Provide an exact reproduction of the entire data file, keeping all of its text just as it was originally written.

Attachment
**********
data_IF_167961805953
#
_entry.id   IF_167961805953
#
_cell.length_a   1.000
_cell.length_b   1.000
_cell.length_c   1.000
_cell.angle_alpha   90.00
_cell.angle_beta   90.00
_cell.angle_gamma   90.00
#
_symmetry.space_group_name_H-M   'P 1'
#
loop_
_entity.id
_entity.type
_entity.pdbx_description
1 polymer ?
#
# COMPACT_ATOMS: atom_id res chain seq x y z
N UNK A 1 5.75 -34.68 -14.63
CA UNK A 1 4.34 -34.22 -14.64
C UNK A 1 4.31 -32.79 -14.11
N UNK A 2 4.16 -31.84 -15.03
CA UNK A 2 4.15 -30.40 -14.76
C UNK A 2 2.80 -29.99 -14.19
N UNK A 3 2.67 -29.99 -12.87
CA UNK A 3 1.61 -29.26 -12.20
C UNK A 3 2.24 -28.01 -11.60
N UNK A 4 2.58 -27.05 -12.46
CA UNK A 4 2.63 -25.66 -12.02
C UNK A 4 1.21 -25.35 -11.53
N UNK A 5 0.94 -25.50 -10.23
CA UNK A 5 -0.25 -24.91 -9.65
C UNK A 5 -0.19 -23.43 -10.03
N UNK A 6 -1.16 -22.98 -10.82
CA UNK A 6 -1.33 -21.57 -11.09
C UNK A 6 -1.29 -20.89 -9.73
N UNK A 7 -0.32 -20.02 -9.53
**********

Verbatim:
data_IF_167961805953
#
_entry.id   IF_167961805953
#
_cell.length_a   1.000
_cell.length_b   1.000
_cell.length_c   1.000
_cell.angle_alpha   90.00
_cell.angle_beta   90.00
_cell.angle_gamma   90.00
#
_symmetry.space_group_name_H-M   'P 1'
#
loop_
_entity.id
_entity.type
_entity.pdbx_description
1 polymer ?
#
# COMPACT_ATOMS: atom_id res chain seq x y z
N UNK A 1 5.75 -34.68 -14.63
CA UNK A 1 4.34 -34.22 -14.64
C UNK A 1 4.31 -32.79 -14.11
N UNK A 2 4.16 -31.84 -15.03
CA UNK A 2 4.15 -30.40 -14.76
C UNK A 2 2.80 -29.99 -14.19
N UNK A 3 2.67 -29.99 -12.87
CA UNK A 3 1.61 -29.26 -12.20
C UNK A 3 2.24 -28.01 -11.60
N UNK A 4 2.58 -27.05 -12.46
CA UNK A 4 2.63 -25.66 -12.02
C UNK A 4 1.21 -25.35 -11.53
N UNK A 5 0.94 -25.50 -10.23
CA UNK A 5 -0.25 -24.91 -9.65
C UNK A 5 -0.19 -23.43 -10.03
N UNK A 6 -1.16 -22.98 -10.82
CA UNK A 6 -1.33 -21.57 -11.09
C UNK A 6 -1.29 -20.89 -9.73
N UNK A 7 -0.32 -20.02 -9.53